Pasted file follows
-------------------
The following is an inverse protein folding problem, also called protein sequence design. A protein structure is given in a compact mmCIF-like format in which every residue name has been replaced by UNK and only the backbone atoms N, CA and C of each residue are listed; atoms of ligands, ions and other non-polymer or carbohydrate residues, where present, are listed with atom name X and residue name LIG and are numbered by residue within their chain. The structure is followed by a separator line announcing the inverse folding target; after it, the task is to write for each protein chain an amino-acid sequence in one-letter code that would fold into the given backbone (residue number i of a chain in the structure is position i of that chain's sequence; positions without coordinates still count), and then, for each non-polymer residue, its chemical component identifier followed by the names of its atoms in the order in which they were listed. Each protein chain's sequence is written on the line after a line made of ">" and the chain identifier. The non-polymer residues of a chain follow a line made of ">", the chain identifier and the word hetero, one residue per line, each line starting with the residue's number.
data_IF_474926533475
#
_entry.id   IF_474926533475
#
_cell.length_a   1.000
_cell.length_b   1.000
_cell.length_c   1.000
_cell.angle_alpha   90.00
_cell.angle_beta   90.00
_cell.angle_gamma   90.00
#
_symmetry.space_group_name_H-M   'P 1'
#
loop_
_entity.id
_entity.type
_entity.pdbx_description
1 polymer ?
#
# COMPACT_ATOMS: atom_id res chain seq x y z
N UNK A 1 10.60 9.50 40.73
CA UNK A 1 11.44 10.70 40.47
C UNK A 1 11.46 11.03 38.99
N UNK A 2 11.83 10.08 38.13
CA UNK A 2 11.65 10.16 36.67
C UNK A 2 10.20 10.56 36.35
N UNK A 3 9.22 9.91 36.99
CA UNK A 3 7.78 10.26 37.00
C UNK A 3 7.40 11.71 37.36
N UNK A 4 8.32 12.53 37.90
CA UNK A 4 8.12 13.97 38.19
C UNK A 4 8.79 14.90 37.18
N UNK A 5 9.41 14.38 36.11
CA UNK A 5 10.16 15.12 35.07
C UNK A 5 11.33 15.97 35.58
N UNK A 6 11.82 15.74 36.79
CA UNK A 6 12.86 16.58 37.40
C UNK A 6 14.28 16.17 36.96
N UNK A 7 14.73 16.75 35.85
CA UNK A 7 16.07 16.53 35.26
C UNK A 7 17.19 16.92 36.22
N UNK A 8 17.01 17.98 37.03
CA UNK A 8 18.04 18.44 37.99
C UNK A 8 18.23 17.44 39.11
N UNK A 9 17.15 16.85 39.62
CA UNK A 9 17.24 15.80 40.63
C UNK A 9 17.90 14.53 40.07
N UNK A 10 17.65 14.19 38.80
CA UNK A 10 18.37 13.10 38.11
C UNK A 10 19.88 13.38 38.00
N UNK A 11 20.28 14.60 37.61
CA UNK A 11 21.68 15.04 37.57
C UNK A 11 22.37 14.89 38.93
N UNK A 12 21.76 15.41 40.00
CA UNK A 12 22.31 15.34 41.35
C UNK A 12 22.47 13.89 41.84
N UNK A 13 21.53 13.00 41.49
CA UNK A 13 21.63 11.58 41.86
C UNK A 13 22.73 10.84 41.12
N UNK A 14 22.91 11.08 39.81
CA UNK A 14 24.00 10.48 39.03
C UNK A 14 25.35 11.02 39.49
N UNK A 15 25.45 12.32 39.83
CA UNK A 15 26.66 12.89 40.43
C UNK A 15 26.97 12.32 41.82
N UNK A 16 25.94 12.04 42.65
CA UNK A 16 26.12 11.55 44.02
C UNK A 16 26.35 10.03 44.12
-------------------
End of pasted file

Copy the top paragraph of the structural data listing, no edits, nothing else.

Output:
The following is an inverse protein folding problem, also called protein sequence design. A protein structure is given in a compact mmCIF-like format in which every residue name has been replaced by UNK and only the backbone atoms N, CA and C of each residue are listed; atoms of ligands, ions and other non-polymer or carbohydrate residues, where present, are listed with atom name X and residue name LIG and are numbered by residue within their chain. The structure is followed by a separator line announcing the inverse folding target; after it, the task is to write for each protein chain an amino-acid sequence in one-letter code that would fold into the given backbone (residue number i of a chain in the structure is position i of that chain's sequence; positions without coordinates still count), and then, for each non-polymer residue, its chemical component identifier followed by the names of its atoms in the order in which they were listed. Each protein chain's sequence is written on the line after a line made of ">" and the chain identifier. The non-polymer residues of a chain follow a line made of ">", the chain identifier and the word hetero, one residue per line, each line starting with the residue's number.